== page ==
2.3.6. Minimum Bactericidal Concentration (MBC) and Minimum Fungicidal Concentration (MFC)

MBC, the lowest concentration of antibiotic agent that kills at least 99.9% of the organisms, was determined by using Doughari et al. method. 0.5 mL of the sample was removed from those tubes from MIC which did not show any visible sign of growth and inoculated on sterile Mueller Hinton agar by streaking. The plates were then incubated at 37°C for 24 hours. The concentration at which no visible growth was seen was recorded as the minimum bactericidal concentration (MBC). For MFC, 0.5 mL of the sample which showed no visible sign of growth during MIC screening was taken from the test tubes and then inoculated on sterile potato dextrose agar by streaking. The plates were then incubated at 37°C for 24 hours. The concentration at which no visible growth was seen was recorded as the minimum fungicidal concentration [27].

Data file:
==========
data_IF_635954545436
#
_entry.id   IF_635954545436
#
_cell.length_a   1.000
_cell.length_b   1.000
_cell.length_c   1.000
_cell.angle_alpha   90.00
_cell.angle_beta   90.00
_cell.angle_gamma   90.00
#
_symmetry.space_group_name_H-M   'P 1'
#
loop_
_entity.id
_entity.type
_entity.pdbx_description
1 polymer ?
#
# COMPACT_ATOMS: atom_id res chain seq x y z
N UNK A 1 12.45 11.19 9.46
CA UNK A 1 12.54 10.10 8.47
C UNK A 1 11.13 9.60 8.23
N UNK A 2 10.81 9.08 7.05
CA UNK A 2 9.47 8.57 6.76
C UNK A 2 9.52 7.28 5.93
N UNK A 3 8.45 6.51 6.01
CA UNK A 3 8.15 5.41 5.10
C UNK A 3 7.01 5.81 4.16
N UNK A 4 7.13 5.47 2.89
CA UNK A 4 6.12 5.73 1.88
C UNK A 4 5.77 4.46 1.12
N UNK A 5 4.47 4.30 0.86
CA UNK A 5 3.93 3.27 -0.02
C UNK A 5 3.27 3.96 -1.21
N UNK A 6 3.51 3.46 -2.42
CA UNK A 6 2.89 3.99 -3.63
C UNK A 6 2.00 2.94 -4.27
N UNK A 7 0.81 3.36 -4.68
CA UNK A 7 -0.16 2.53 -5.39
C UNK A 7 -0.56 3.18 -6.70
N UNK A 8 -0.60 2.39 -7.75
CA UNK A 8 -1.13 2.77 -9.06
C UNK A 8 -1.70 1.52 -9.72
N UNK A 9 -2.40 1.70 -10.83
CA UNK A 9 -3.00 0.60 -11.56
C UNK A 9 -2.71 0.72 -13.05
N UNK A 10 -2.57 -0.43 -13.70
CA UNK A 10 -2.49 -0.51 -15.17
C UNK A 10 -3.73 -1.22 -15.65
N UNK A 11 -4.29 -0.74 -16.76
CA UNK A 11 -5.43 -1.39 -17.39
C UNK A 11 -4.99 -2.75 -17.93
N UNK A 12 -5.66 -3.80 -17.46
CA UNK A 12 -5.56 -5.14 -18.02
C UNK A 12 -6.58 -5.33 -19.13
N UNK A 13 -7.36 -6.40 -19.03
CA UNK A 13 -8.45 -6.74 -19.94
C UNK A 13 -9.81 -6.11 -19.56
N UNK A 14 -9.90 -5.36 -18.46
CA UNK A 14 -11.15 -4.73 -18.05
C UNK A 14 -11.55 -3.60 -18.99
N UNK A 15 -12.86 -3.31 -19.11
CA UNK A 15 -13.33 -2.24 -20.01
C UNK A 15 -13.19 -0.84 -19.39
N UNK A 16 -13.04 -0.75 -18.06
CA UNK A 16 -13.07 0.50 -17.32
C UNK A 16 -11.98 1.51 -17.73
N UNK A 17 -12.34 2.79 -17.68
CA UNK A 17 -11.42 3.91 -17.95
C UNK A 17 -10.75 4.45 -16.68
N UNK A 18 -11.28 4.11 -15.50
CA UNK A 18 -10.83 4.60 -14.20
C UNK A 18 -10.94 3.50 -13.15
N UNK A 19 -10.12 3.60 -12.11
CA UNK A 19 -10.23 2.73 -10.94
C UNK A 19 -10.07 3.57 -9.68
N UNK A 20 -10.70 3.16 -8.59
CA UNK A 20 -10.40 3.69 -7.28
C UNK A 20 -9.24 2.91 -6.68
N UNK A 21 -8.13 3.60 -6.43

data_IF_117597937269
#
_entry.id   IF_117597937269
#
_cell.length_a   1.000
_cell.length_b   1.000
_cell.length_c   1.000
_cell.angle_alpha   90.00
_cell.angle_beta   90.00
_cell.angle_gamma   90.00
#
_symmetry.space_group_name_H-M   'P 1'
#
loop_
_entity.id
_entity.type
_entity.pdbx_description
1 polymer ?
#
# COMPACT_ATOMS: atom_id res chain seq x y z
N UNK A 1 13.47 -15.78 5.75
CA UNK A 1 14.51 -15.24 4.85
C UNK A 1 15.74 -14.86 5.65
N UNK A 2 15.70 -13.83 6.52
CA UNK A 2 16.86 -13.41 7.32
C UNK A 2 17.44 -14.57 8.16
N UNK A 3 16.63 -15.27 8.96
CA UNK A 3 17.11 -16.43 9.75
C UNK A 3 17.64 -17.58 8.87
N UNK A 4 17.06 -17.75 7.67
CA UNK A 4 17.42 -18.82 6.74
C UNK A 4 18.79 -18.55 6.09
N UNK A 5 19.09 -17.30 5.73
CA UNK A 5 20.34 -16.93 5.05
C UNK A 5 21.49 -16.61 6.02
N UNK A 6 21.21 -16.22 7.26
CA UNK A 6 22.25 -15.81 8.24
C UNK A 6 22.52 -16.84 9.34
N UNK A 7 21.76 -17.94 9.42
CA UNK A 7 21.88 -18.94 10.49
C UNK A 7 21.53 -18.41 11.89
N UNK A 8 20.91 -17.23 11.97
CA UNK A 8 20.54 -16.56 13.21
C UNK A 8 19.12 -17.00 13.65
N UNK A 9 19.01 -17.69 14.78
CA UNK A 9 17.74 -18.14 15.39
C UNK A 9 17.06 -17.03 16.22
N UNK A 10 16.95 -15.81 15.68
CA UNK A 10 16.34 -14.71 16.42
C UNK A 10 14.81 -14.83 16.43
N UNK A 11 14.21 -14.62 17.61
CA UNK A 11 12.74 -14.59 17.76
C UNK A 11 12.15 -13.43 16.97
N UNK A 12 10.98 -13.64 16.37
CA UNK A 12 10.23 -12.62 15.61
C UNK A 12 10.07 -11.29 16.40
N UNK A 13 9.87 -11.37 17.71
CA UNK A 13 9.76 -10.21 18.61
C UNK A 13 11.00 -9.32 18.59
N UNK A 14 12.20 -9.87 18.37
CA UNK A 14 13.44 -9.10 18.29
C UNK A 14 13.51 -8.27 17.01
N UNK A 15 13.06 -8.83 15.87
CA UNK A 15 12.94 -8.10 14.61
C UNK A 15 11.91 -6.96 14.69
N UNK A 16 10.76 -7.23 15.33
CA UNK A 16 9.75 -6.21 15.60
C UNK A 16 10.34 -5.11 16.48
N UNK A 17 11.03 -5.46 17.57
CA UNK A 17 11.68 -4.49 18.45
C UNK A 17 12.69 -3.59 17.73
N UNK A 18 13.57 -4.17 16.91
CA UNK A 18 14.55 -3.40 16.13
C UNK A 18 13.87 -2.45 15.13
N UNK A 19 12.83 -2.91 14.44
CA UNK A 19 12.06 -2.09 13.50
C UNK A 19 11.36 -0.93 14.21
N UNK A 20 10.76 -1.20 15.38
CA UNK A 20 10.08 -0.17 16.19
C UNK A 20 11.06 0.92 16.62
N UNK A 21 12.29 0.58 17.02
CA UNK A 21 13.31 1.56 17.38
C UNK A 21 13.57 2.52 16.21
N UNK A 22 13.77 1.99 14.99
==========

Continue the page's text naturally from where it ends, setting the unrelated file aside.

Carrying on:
3. Results and Discussion

3.1. Optical Properties of the Metallic Nanoparticles

UV/Visible spectra of the biosynthesized silver nanoparticles (Ag NPs) and silver-nickel (Ag/Ni) bimetallic nanoparticles (Ag/Ni NPs) as a result of photon absorption by their solutions are displayed in Figures 13. There was a noticeable colour change from light brown to deep brown which signalled formation of nanoparticles (Figure 1(a)). This is as a result of electronic transitions within the structures of Ag and Ag/Ni nanoclusters as they interacted with light. The electronic transitions within the structures of metallic nanoparticles resulted in emergence of surface plasmon resonance (SPR) which increased in peak intensity and confirmed Ag and Ag/Ni NPs formation [28]; bioreduction of Ag+ to Ag0 is an indication for potential application as excellent absorbers of visible light scatter and absorbers.